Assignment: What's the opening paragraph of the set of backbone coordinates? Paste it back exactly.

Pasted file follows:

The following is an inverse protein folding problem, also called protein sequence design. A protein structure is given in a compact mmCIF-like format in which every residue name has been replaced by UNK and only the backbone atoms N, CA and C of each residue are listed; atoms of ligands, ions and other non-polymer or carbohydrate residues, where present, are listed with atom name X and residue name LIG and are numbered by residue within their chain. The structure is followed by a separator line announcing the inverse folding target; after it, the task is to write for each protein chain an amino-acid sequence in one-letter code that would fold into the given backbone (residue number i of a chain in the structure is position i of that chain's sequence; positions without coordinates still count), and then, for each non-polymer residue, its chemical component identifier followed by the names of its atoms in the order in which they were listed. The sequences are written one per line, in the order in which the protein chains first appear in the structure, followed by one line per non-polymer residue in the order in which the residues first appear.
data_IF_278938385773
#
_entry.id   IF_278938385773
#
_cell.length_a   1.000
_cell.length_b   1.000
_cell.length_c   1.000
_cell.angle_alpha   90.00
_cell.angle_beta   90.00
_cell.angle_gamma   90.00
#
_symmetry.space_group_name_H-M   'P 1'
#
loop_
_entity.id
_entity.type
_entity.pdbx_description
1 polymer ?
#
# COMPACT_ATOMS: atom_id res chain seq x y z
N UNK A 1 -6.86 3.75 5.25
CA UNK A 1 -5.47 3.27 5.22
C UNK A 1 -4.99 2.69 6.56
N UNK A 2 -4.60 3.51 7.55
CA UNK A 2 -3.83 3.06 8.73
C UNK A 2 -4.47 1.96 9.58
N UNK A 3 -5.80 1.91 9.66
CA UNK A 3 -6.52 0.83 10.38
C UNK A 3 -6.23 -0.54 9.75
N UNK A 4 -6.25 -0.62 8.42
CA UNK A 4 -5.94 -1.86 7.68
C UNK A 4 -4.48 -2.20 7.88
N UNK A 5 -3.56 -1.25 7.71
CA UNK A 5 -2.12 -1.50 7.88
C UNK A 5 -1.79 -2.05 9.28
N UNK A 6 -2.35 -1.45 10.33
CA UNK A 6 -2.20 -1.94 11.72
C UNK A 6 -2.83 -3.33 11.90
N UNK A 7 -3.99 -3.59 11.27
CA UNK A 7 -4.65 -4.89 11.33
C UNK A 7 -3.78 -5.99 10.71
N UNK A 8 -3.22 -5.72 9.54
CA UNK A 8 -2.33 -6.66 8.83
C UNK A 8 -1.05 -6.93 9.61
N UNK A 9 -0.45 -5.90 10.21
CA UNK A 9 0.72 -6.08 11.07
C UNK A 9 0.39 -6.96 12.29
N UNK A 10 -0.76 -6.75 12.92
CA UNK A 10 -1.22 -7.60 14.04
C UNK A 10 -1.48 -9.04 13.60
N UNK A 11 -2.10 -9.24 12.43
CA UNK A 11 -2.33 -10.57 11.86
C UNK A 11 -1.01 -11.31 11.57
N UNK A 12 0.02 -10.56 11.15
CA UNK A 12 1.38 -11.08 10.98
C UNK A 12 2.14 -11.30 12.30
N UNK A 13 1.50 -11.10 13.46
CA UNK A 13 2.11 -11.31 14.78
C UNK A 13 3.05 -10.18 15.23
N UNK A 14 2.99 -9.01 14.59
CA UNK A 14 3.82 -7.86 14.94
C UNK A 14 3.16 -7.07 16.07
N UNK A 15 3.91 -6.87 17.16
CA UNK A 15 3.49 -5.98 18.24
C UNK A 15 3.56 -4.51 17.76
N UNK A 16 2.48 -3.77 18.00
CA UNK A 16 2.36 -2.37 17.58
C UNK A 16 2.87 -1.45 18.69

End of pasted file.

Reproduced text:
The following is an inverse protein folding problem, also called protein sequence design. A protein structure is given in a compact mmCIF-like format in which every residue name has been replaced by UNK and only the backbone atoms N, CA and C of each residue are listed; atoms of ligands, ions and other non-polymer or carbohydrate residues, where present, are listed with atom name X and residue name LIG and are numbered by residue within their chain. The structure is followed by a separator line announcing the inverse folding target; after it, the task is to write for each protein chain an amino-acid sequence in one-letter code that would fold into the given backbone (residue number i of a chain in the structure is position i of that chain's sequence; positions without coordinates still count), and then, for each non-polymer residue, its chemical component identifier followed by the names of its atoms in the order in which they were listed. The sequences are written one per line, in the order in which the protein chains first appear in the structure, followed by one line per non-polymer residue in the order in which the residues first appear.